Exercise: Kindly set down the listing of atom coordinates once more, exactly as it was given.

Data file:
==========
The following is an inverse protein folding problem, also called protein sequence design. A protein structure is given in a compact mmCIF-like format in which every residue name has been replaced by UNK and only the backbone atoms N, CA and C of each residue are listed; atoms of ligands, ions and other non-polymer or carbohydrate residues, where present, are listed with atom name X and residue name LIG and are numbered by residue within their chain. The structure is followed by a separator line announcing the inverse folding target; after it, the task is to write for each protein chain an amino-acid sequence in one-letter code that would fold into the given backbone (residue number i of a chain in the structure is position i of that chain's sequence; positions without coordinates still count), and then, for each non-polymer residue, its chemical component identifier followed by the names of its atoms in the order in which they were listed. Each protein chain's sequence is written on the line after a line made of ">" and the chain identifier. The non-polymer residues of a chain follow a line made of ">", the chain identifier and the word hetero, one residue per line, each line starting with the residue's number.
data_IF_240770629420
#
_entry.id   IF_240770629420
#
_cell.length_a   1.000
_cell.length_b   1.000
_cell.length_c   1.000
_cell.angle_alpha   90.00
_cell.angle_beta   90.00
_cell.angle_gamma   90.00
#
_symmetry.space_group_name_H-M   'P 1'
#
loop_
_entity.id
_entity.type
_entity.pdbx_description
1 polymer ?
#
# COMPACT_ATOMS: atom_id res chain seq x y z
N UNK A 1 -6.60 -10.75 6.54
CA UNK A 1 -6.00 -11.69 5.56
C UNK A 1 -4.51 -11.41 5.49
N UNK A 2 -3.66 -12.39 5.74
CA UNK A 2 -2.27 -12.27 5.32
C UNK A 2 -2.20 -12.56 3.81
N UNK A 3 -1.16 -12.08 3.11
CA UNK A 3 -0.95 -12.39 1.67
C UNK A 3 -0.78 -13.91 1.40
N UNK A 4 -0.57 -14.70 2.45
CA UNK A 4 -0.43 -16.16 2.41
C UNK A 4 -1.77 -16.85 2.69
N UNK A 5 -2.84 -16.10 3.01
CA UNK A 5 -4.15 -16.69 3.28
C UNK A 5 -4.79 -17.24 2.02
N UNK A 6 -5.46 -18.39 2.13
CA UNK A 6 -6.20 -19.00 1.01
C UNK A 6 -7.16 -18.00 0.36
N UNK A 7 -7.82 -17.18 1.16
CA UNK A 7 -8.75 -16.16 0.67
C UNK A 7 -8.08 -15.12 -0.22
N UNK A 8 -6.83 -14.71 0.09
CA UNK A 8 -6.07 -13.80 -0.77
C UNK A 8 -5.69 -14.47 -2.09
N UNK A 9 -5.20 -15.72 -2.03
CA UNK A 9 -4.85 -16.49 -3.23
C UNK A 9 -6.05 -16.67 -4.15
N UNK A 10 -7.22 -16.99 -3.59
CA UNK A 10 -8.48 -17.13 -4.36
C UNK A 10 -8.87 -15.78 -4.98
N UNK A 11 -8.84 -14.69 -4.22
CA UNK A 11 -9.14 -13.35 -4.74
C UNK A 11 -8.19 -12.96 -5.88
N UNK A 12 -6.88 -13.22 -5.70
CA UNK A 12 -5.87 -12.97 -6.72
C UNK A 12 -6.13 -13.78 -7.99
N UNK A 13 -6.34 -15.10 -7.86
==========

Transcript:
The following is an inverse protein folding problem, also called protein sequence design. A protein structure is given in a compact mmCIF-like format in which every residue name has been replaced by UNK and only the backbone atoms N, CA and C of each residue are listed; atoms of ligands, ions and other non-polymer or carbohydrate residues, where present, are listed with atom name X and residue name LIG and are numbered by residue within their chain. The structure is followed by a separator line announcing the inverse folding target; after it, the task is to write for each protein chain an amino-acid sequence in one-letter code that would fold into the given backbone (residue number i of a chain in the structure is position i of that chain's sequence; positions without coordinates still count), and then, for each non-polymer residue, its chemical component identifier followed by the names of its atoms in the order in which they were listed. Each protein chain's sequence is written on the line after a line made of ">" and the chain identifier. The non-polymer residues of a chain follow a line made of ">", the chain identifier and the word hetero, one residue per line, each line starting with the residue's number.
data_IF_240770629420
#
_entry.id   IF_240770629420
#
_cell.length_a   1.000
_cell.length_b   1.000
_cell.length_c   1.000
_cell.angle_alpha   90.00
_cell.angle_beta   90.00
_cell.angle_gamma   90.00
#
_symmetry.space_group_name_H-M   'P 1'
#
loop_
_entity.id
_entity.type
_entity.pdbx_description
1 polymer ?
#
# COMPACT_ATOMS: atom_id res chain seq x y z
N UNK A 1 -6.60 -10.75 6.54
CA UNK A 1 -6.00 -11.69 5.56
C UNK A 1 -4.51 -11.41 5.49
N UNK A 2 -3.66 -12.39 5.74
CA UNK A 2 -2.27 -12.27 5.32
C UNK A 2 -2.20 -12.56 3.81
N UNK A 3 -1.16 -12.08 3.11
CA UNK A 3 -0.95 -12.39 1.67
C UNK A 3 -0.78 -13.91 1.40
N UNK A 4 -0.57 -14.70 2.45
CA UNK A 4 -0.43 -16.16 2.41
C UNK A 4 -1.77 -16.85 2.69
N UNK A 5 -2.84 -16.10 3.01
CA UNK A 5 -4.15 -16.69 3.28
C UNK A 5 -4.79 -17.24 2.02
N UNK A 6 -5.46 -18.39 2.13
CA UNK A 6 -6.20 -19.00 1.01
C UNK A 6 -7.16 -18.00 0.36
N UNK A 7 -7.82 -17.18 1.16
CA UNK A 7 -8.75 -16.16 0.67
C UNK A 7 -8.08 -15.12 -0.22
N UNK A 8 -6.83 -14.71 0.09
CA UNK A 8 -6.07 -13.80 -0.77
C UNK A 8 -5.69 -14.47 -2.09
N UNK A 9 -5.20 -15.72 -2.03
CA UNK A 9 -4.85 -16.49 -3.23
C UNK A 9 -6.05 -16.67 -4.15
N UNK A 10 -7.22 -16.99 -3.59
CA UNK A 10 -8.48 -17.13 -4.36
C UNK A 10 -8.87 -15.78 -4.98
N UNK A 11 -8.84 -14.69 -4.22
CA UNK A 11 -9.14 -13.35 -4.74
C UNK A 11 -8.19 -12.96 -5.88
N UNK A 12 -6.88 -13.22 -5.70
CA UNK A 12 -5.87 -12.97 -6.72
C UNK A 12 -6.13 -13.78 -7.99
N UNK A 13 -6.34 -15.10 -7.86